The self proclaimed prophet of the global warmista religion who stated that "in order to garner support for the "unjustified" attack of Saddam Hussein's Iraq President Bush "lied to Congress and the American people" by "playing on our fears" and exaggerating the the danger has recently revealed himself to be a shameless hypocrite:
After our item on scientists critical of Al Gore's "global warming" alarmism, a reader called our attention to an interview with Gore that appeared last May in a publication called Grist:I guess it's OK for the warmistas to use hype but not proponents of the war on the jihadis.
Q: There's a lot of debate right now over the best way to communicate about global warming and get people motivated. Do you scare people or give them hope? What's the right mix?
Gore: I think the answer to that depends on where your audience's head is. In the United States of America, unfortunately we still live in a bubble of unreality. And the Category 5 denial is an enormous obstacle to any discussion of solutions. Nobody is interested in solutions if they don't think there's a problem. Given that starting point, I believe it is appropriate to have an over-representation of factual presentations on how dangerous it is, as a predicate for opening up the audience to listen to what the solutions are, and how hopeful it is that we are going to solve this crisis.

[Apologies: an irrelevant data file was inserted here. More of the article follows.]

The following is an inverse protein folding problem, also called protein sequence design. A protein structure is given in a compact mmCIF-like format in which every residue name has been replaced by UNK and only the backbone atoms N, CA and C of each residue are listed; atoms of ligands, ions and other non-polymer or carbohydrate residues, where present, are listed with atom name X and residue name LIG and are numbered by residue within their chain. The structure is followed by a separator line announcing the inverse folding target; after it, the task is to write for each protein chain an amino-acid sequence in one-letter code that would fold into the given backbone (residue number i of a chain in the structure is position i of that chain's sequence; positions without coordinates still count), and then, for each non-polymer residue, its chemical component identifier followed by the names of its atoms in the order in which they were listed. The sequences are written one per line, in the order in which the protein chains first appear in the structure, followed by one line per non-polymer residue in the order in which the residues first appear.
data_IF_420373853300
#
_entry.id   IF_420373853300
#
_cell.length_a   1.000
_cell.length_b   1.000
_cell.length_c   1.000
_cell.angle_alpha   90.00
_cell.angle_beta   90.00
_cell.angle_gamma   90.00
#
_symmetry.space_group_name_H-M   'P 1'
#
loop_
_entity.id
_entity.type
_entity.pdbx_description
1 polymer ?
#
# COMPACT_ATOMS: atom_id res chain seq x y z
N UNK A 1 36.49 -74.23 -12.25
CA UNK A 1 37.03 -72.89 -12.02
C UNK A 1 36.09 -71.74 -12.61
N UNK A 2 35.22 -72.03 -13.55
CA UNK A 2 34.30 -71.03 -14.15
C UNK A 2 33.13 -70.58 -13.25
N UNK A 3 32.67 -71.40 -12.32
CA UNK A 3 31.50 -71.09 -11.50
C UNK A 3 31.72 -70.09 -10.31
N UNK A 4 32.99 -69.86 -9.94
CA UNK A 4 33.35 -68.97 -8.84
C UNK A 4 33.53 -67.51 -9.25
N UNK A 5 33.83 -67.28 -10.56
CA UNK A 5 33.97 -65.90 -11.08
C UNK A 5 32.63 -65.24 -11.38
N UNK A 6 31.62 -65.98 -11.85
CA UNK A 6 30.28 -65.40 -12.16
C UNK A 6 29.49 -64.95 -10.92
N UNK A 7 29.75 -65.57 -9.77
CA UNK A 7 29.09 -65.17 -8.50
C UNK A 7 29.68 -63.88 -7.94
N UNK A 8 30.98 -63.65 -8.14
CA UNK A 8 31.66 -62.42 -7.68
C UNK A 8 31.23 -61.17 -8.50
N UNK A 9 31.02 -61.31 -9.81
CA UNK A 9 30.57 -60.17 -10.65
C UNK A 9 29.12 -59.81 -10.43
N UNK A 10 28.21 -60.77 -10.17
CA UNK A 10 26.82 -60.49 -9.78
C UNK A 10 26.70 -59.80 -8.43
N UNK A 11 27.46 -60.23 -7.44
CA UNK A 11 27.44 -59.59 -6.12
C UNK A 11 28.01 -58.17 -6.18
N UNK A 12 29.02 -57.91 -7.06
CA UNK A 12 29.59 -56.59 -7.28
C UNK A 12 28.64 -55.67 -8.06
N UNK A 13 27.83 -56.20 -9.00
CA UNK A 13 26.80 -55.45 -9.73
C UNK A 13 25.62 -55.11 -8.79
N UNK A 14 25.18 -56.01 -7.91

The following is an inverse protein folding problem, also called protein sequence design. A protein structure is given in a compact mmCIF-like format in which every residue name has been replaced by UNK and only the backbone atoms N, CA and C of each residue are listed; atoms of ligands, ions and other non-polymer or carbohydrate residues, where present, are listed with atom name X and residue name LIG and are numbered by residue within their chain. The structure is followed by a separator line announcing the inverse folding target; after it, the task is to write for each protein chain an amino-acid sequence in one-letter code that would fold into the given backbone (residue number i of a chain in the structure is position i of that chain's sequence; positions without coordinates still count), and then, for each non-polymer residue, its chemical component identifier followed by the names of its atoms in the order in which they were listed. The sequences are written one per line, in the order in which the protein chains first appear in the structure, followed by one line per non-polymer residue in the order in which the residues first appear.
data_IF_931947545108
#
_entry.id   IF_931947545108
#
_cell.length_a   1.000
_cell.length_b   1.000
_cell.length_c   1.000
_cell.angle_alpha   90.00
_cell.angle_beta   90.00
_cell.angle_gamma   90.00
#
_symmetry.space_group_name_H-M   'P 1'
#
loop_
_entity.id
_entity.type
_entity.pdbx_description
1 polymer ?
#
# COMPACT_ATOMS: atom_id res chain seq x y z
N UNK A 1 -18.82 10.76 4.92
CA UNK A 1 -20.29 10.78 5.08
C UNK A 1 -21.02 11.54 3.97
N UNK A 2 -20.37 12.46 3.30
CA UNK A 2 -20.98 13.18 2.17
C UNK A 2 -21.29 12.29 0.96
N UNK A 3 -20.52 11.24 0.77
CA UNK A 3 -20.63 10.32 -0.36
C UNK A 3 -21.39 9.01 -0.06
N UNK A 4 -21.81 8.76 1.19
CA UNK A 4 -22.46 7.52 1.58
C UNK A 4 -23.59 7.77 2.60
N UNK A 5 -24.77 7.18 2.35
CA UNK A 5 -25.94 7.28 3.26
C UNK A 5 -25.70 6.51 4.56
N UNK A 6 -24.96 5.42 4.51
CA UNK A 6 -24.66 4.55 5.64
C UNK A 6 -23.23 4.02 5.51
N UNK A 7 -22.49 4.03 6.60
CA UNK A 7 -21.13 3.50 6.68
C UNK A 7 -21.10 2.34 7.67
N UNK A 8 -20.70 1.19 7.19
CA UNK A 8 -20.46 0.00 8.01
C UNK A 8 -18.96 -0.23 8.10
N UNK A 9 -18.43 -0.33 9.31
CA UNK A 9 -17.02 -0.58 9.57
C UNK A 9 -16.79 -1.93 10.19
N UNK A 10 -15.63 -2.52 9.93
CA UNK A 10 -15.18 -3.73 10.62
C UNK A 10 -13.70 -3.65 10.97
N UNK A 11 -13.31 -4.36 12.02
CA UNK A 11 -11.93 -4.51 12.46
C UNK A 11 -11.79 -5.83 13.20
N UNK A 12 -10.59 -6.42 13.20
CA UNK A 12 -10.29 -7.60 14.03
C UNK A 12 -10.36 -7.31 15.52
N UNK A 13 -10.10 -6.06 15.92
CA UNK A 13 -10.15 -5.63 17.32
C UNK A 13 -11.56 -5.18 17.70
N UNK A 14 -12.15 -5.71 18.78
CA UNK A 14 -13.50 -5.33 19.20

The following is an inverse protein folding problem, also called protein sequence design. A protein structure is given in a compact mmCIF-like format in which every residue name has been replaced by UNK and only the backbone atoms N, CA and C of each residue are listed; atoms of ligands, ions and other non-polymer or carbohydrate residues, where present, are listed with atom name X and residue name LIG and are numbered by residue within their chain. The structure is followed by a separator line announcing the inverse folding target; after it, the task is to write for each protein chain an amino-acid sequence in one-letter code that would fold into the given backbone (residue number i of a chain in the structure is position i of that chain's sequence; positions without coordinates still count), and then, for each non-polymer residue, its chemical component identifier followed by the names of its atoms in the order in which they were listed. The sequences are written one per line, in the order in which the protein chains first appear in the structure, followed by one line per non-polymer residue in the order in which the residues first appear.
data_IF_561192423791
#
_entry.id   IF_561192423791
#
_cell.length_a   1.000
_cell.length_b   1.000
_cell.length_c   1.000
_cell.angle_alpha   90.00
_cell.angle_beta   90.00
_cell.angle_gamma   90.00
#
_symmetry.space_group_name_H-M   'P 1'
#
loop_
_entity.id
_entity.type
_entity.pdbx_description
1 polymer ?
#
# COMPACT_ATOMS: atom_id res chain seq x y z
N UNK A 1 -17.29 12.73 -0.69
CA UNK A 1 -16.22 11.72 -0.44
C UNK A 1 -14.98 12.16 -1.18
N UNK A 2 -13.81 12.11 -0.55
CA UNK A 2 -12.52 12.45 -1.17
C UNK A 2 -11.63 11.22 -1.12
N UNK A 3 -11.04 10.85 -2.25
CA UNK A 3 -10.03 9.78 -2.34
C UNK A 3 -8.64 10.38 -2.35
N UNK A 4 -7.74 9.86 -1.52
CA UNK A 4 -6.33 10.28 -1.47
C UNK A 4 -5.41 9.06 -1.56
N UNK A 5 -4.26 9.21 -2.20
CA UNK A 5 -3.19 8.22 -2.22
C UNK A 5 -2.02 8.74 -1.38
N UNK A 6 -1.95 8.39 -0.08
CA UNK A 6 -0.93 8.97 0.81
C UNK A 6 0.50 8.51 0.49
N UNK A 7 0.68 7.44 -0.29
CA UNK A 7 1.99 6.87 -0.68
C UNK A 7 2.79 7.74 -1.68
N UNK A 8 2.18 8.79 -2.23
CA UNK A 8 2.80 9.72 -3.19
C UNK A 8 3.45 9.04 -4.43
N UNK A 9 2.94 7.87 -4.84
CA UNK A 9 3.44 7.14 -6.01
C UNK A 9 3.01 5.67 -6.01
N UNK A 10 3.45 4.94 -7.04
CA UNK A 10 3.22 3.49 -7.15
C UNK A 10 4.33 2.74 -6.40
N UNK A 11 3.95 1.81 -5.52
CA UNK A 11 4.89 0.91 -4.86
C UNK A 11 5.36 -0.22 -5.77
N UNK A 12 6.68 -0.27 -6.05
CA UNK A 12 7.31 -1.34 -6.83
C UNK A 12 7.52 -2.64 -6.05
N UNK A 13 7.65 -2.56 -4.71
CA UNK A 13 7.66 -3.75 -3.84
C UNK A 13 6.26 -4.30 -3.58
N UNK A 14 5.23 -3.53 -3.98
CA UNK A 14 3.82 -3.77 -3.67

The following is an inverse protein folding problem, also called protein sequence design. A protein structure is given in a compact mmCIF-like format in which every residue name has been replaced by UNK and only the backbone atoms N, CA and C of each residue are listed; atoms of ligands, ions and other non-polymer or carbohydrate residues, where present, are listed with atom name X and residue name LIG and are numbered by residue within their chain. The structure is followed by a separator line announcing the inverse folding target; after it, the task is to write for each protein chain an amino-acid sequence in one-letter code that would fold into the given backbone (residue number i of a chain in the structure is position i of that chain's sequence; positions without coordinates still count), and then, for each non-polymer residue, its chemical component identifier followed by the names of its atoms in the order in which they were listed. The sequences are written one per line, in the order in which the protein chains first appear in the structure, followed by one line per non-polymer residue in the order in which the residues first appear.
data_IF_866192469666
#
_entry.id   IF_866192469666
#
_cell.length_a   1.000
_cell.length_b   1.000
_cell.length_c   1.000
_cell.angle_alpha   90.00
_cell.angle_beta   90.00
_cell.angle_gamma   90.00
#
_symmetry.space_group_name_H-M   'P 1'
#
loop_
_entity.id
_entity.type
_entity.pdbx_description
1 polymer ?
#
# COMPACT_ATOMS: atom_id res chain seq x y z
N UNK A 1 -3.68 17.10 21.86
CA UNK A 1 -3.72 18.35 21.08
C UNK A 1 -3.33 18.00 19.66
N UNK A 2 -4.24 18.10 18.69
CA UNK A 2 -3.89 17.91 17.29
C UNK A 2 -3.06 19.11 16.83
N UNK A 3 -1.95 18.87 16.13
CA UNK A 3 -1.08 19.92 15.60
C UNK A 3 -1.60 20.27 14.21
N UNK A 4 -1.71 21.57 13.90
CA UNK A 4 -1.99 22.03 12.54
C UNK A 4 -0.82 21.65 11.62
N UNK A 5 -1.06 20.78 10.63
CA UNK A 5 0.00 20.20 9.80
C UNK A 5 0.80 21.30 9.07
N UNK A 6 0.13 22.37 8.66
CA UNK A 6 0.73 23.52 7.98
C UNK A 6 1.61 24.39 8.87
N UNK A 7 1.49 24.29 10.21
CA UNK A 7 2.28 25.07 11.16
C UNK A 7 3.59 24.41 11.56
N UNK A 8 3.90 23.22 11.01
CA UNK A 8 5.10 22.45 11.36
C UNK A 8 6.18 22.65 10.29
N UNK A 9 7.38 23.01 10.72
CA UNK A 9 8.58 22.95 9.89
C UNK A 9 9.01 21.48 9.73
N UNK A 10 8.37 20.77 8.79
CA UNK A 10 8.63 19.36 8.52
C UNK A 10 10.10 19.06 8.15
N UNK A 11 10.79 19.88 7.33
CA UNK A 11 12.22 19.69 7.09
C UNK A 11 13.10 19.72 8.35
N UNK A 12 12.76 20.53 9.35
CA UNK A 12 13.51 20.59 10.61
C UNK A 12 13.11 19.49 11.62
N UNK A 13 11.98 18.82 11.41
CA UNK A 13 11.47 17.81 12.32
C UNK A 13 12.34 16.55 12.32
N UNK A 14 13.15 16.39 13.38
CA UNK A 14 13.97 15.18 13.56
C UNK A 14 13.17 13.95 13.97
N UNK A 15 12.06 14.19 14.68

"An over-representation of factual presentations of how dangerous it is." Isn't that what people accused President Bush of offering vis-à-vis the erstwhile Iraqi regime? Didn't this lead a certain former vice president to thunder, "He betrayed this country! He played on our fears!"?
And it's not as if Gore's "over-representations" don't have harmful effects. They've caused a lot of people to get really sad and stressed out. Consider this report from BusinessWeek:
In recent years, the TED conference has gained a reputation for blissfully big ideas buoyed by unrelenting optimism. So few conference goers were prepared for venture capitalist John Doerr to choke up with emotion as he kicked off the second day of talks on Mar. 9.
"I'm scared," he told the audience, looking down at his 15-year-old daughter in the front row. "I don't think we're going to make it."
Doerr issued a passionate call to action for everyone to make environmental concerns their "next big thing."
And this one from the Post-Chronicle, about someone called Jennifer Garner:
Jennifer has also confessed she cries more now she is a mother. The actress believes the experience has made her more caring.
She said: "Since I became a mother, I cry more because I care about things more.
"I can't watch a movie where something happens to a child. And I've always cared about global warming and breast cancer, but now there seems to be an urgency about them."